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Midwinter of the Spirit: Anglican Exorcism
Cathedral is a great Anglican institution, but of course it was once Catholic.
The new administration maintained their reverence for Saint Thomas de
Cantilupe, the former bishop and defender of the faith entombed therein.
Frankly, Anglicans and Roman Catholics agreed on a lot of things back then,
except the whole business of Henry VIII’s divorce. Since the Reformation, they
have also split on the question women in the clergy. However, Vicar Merrily Watkins may
come to regret her Church’s progressive policy when she is called to combat
demonic powers in Midwinter of the Spirit: Series One
which releases today on DVD from Acorn Media.
from a personal tragedy, Watkins has accepted a posting in Hereford hoping the change
of scenery will be healthy for her daughter, Jane. She is still grieving the
loss of her father in a traffic accident. The Vicar’s feelings are even more
complicated, because her husband did not die alone. His mistress was also in
to her surprise, Watkins has been designated Hereford’s new “deliverance minister,”
which is a coded term for exorcist. She is openly skeptical during Rev. Huw
Owen’s training sessions, but she will quickly learn better. The first clue
something seriously evil is afoot would be the ritualistic crucifixion discovered
in the woods. Things really get bad when she visits the death bed of a
notorious pedophile and rumored Satanist, Denzil Joy, whose foul spirit somehow
worms its way into her head before his body expires. He will torment her with
dreams and visions, while his mortal minions lure her vulnerable daughter into
their clutches. Fortunately, no demon would want anything to do with irascible old
Owen, who will help Watkins battle the earthly conspiracy.
there are definitely some supernatural goings on in Midwinter, it is rather ambiguous just how demonic matters will
really get, which makes it quite intriguing to watch unfold. Of course, there
is the possibility things could get really, really bad, raising the stakes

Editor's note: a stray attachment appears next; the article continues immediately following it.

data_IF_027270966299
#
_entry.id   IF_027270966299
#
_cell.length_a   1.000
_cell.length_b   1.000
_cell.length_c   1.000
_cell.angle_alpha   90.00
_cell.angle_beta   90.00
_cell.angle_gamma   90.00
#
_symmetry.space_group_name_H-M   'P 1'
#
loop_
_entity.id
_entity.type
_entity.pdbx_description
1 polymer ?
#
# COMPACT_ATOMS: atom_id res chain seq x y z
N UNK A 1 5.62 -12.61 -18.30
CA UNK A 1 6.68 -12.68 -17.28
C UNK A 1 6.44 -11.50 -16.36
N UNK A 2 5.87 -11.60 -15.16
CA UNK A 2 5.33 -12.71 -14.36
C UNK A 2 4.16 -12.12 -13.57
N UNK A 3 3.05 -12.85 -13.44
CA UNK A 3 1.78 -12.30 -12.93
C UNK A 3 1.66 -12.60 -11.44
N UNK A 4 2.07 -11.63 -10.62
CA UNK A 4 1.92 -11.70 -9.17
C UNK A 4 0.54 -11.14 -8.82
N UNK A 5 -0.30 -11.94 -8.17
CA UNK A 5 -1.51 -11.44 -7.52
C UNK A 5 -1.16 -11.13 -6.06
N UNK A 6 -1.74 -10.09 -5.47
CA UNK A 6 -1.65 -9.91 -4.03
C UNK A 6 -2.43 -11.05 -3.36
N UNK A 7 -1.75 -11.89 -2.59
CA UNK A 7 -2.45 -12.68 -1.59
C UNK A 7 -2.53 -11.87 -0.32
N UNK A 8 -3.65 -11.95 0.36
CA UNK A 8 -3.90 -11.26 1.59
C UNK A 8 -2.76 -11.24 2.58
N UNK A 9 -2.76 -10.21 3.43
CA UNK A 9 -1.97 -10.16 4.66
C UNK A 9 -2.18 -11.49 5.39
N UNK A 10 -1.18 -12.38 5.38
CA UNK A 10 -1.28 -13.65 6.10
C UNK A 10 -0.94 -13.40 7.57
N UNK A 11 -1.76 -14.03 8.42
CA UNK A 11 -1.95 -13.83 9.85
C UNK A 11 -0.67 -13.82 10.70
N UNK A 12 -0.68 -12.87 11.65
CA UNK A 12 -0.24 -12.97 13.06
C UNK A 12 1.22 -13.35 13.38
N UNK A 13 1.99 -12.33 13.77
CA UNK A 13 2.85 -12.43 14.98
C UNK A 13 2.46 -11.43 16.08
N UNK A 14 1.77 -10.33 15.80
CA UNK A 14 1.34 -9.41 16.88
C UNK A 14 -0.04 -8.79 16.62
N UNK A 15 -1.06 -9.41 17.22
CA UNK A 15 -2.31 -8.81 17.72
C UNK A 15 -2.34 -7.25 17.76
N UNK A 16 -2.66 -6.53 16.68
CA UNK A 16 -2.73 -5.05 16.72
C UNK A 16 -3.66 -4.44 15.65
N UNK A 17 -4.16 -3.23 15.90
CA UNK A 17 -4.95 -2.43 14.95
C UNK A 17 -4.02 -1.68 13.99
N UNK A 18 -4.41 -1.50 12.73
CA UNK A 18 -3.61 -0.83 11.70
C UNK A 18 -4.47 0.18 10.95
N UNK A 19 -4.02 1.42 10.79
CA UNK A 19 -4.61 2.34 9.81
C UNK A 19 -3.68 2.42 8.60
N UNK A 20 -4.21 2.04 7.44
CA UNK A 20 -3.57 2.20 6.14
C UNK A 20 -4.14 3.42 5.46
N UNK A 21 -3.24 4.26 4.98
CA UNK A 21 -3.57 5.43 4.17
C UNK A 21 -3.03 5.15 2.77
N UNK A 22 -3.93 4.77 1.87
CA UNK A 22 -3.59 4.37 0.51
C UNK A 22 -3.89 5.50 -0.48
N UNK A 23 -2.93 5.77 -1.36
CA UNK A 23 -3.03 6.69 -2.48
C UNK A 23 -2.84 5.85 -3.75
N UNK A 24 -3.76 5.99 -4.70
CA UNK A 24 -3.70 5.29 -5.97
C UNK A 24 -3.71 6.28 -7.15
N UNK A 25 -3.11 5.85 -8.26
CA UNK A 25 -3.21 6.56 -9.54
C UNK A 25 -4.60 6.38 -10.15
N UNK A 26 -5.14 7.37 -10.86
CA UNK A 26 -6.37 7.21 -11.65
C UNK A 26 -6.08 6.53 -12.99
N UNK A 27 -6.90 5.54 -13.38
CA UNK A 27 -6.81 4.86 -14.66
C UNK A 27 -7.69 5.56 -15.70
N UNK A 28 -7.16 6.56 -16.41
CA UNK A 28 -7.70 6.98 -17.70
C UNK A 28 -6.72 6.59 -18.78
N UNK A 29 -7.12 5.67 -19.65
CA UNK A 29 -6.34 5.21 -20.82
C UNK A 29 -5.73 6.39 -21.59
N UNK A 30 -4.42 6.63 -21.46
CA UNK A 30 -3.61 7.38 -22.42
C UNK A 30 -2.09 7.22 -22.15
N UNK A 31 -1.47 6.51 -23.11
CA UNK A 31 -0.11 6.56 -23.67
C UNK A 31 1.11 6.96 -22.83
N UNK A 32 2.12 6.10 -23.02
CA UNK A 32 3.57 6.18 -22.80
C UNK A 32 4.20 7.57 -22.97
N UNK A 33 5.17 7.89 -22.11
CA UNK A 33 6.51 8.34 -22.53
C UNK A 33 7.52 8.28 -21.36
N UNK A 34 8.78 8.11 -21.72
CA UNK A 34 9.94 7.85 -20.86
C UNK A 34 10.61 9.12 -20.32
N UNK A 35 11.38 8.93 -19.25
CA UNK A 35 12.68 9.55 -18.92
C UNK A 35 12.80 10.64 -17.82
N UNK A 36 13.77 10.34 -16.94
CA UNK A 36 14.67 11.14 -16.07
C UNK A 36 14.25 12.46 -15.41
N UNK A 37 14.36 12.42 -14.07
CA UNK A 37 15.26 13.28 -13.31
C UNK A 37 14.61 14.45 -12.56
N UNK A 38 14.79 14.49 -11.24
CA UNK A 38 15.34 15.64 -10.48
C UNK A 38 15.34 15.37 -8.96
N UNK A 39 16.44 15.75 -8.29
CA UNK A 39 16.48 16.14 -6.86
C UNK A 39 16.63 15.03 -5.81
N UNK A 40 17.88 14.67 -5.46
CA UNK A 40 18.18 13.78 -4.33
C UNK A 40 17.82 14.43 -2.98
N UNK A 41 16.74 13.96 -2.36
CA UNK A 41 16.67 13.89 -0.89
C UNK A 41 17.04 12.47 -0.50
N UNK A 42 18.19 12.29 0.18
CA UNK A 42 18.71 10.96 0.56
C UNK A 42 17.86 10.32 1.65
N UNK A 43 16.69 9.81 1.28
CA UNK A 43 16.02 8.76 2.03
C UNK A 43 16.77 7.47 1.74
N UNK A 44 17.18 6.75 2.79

considerably. However, Owen often makes the sage point that evil is a very
profound human reality, demonstrated by suicide bombers and the like.
Maxwell Martin sure works a lot, but it is clearly because she is so reliable.
For an educated everywoman character under stress, she is tough to beat. As Watkins,
she makes every crisis of faith seem as believable as her challenges of
motherhood. However, David Threlfall really puts his stamp on the series as the
wise but prickly Owen. If your church needed an exorcism, you would want him to
do it. On the villainous side of the ledger, Siobhan Finneran (O’Brien in Downton Abbey) chews the scenery with
suitably sinister delight as Angela Purefoy, the local leader of the infernal
are some competently rendered special effects in Midwinter, but it is really more about mood and tapping into our
ancient collective fears of the demonic. On some level, we are all still
Catholics and Stephen Volk’s adaptation of Phil Rickman’s novel targets those
inherited anxieties quite skillfully. Tightly but sensitively helmed by Richard
Clark, Midwinter takes Christian
faith and the Church seriously, treating them with respect, even while putting
the latter in metaphysical danger. This really is horror in the William Peter
Blatty tradition. Highly recommended, Midwinter
of the Spirit: Season One is now available on DVD and streams on Acorn TV.
Labels: Anna Maxwell Martin, DVD